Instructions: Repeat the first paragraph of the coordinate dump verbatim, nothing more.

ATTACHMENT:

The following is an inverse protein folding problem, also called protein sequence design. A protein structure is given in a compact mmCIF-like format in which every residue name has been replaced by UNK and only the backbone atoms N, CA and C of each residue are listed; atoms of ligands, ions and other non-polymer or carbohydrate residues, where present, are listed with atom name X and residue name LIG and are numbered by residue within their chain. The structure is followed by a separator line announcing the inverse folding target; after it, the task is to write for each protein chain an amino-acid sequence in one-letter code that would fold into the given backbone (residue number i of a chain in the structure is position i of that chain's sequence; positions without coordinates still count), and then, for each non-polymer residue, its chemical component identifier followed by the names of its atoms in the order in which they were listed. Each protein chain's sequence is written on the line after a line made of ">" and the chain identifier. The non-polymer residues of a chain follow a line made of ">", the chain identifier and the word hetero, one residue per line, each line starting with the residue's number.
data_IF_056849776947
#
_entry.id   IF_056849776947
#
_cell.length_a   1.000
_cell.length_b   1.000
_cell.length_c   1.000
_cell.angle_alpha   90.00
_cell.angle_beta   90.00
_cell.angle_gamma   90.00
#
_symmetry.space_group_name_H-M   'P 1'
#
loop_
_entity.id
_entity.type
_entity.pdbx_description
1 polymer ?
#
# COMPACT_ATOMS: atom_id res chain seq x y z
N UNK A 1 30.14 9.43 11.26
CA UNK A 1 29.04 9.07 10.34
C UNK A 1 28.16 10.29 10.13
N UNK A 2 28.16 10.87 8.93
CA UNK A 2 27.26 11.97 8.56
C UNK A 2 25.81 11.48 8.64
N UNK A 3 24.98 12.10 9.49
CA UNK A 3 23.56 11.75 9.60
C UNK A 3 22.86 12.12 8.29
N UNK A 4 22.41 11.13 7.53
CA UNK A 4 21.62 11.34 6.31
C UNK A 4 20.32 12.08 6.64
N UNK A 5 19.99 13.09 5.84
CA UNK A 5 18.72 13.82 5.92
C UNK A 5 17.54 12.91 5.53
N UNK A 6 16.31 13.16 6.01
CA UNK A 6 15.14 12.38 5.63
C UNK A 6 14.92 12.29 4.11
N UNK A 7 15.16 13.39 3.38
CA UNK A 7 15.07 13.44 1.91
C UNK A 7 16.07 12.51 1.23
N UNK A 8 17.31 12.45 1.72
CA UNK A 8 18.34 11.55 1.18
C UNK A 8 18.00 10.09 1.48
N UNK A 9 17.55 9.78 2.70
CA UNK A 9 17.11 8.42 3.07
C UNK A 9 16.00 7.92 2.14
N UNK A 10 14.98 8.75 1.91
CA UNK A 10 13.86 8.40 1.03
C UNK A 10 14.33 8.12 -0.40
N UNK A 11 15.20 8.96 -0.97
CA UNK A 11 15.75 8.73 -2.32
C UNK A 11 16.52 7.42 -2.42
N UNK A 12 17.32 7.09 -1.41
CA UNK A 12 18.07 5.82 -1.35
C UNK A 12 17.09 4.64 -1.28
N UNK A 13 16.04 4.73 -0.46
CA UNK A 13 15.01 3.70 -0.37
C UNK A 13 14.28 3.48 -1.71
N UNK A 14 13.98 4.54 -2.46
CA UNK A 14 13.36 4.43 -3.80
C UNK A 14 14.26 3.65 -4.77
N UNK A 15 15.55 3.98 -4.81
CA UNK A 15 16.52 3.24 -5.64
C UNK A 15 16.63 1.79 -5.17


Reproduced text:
The following is an inverse protein folding problem, also called protein sequence design. A protein structure is given in a compact mmCIF-like format in which every residue name has been replaced by UNK and only the backbone atoms N, CA and C of each residue are listed; atoms of ligands, ions and other non-polymer or carbohydrate residues, where present, are listed with atom name X and residue name LIG and are numbered by residue within their chain. The structure is followed by a separator line announcing the inverse folding target; after it, the task is to write for each protein chain an amino-acid sequence in one-letter code that would fold into the given backbone (residue number i of a chain in the structure is position i of that chain's sequence; positions without coordinates still count), and then, for each non-polymer residue, its chemical component identifier followed by the names of its atoms in the order in which they were listed. Each protein chain's sequence is written on the line after a line made of ">" and the chain identifier. The non-polymer residues of a chain follow a line made of ">", the chain identifier and the word hetero, one residue per line, each line starting with the residue's number.